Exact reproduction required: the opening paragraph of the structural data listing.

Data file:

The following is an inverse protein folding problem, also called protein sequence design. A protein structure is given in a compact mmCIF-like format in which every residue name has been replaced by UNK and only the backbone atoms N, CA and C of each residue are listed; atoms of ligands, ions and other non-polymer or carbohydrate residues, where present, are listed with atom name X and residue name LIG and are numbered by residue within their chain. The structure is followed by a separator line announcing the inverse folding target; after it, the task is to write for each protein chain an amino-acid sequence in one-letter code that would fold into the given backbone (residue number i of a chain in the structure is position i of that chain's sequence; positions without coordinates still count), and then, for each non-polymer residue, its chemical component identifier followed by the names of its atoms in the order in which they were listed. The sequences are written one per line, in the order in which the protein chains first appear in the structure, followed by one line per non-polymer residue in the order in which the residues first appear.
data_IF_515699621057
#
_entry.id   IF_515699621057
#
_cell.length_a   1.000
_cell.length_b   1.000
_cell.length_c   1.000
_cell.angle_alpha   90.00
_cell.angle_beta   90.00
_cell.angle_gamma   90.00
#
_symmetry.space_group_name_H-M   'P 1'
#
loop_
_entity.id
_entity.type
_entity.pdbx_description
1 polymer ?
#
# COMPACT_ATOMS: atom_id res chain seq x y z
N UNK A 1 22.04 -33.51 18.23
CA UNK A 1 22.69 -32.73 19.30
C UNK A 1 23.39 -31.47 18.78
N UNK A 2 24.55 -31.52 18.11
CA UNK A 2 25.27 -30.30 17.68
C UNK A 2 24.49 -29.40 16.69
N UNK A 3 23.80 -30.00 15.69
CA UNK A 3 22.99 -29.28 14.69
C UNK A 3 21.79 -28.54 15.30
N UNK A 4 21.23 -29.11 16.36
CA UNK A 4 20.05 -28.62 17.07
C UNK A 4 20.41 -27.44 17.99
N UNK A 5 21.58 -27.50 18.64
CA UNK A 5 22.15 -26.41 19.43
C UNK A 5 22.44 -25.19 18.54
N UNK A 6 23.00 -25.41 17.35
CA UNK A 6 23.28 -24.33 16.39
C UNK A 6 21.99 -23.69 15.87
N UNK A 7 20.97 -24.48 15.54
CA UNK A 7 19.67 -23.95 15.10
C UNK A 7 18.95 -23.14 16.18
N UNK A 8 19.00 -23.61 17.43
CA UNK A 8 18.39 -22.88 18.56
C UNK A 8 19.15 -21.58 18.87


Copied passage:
The following is an inverse protein folding problem, also called protein sequence design. A protein structure is given in a compact mmCIF-like format in which every residue name has been replaced by UNK and only the backbone atoms N, CA and C of each residue are listed; atoms of ligands, ions and other non-polymer or carbohydrate residues, where present, are listed with atom name X and residue name LIG and are numbered by residue within their chain. The structure is followed by a separator line announcing the inverse folding target; after it, the task is to write for each protein chain an amino-acid sequence in one-letter code that would fold into the given backbone (residue number i of a chain in the structure is position i of that chain's sequence; positions without coordinates still count), and then, for each non-polymer residue, its chemical component identifier followed by the names of its atoms in the order in which they were listed. The sequences are written one per line, in the order in which the protein chains first appear in the structure, followed by one line per non-polymer residue in the order in which the residues first appear.